The Coronavirus Variants Rapid Response Network (CoVaRR-Net), led by the University of Ottawa’s Marc-André Langlois, has received a $9-million grant extension from the Canadian Institutes of Health Research (CIHR) to continue its rapid research efforts on variants of concern and variants of interest.
Since the Network’s inception earlier this year, studying and understanding variants of concern – including Delta and, more recently, Omicron – have become key factors in bringing COVID-19 under control.
“Scientists around the world have seen how important it is to quickly share findings and engage with interdisciplinary scientists to study SARS-CoV-2 variants from various perspectives. This renewed funding from the CIHR will allow our Network to continue this vital work, particularly at this time when Omicron is causing so much concern,” says Dr. Langlois, Professor in the Faculty of Medicine at the University of Ottawa and CoVaRR-Net Executive Director.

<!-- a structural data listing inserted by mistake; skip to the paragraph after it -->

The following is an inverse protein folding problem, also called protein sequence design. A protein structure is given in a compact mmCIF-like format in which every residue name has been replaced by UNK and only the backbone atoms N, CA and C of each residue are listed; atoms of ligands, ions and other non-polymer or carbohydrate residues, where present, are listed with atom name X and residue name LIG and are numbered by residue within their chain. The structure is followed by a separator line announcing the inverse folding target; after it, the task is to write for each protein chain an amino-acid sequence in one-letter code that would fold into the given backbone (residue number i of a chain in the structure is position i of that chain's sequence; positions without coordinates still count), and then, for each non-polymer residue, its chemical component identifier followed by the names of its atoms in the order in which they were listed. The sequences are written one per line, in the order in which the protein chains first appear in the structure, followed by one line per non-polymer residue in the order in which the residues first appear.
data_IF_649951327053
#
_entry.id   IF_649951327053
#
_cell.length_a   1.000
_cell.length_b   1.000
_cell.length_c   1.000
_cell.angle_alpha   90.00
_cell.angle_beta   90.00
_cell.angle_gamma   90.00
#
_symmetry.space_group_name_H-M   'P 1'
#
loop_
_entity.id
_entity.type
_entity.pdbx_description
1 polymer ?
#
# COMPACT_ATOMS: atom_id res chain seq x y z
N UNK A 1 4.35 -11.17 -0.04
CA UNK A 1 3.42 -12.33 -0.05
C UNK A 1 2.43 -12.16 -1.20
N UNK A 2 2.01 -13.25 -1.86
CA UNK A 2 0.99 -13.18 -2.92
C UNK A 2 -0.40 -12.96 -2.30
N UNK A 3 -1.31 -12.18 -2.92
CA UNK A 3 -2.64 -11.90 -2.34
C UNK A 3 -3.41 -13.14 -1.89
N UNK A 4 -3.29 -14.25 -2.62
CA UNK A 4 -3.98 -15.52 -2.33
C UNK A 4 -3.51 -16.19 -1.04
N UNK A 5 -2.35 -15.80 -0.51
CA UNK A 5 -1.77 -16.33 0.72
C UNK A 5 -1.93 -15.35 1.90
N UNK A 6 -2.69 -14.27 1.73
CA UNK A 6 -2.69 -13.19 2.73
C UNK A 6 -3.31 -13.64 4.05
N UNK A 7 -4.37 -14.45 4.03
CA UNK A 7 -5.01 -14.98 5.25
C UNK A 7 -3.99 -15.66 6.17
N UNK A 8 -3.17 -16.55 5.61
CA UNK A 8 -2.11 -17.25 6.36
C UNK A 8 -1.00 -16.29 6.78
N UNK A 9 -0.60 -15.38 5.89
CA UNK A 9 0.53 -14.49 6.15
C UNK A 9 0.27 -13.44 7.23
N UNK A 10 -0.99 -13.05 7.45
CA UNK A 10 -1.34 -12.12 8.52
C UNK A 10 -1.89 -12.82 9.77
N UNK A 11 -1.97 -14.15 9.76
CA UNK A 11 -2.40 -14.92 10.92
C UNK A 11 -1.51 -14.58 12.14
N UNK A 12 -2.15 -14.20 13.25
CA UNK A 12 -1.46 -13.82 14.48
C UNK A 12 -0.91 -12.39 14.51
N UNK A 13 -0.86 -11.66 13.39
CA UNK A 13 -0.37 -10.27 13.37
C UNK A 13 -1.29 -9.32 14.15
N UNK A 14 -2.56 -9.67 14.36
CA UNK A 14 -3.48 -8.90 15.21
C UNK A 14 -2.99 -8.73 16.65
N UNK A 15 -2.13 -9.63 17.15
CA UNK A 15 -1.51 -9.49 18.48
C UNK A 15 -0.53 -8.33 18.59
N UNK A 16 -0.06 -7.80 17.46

CoVaRR-Net scientists in over 90 teams across Canada have been involved in an array of key studies and experiments on variants. They have kept policymakers informed of their latest findings and have made recommendations to public health authorities to keep Canadians safe. Many of its scientists have made themselves available for media interviews to help Canadians better understand the science behind the variants and their impact on their lives.
The Coronavirus Variants Rapid Response Network (CoVaRR-Net) is a network of interdisciplinary researchers from institutions across the country created to assist in the Government of Canada’s overall strategy to address the potential threat of emerging SARS-CoV-2 variants. Our mandate is to coordinate, facilitate, support, and accelerate rapid response research throughout Canada. As Omicron emerged, CoVaRR-Net members across the country spurred into action and rapidly mobilized to help understand Omicron and the risks and threats it poses to Canadians.
uOttawa Media Relations Agent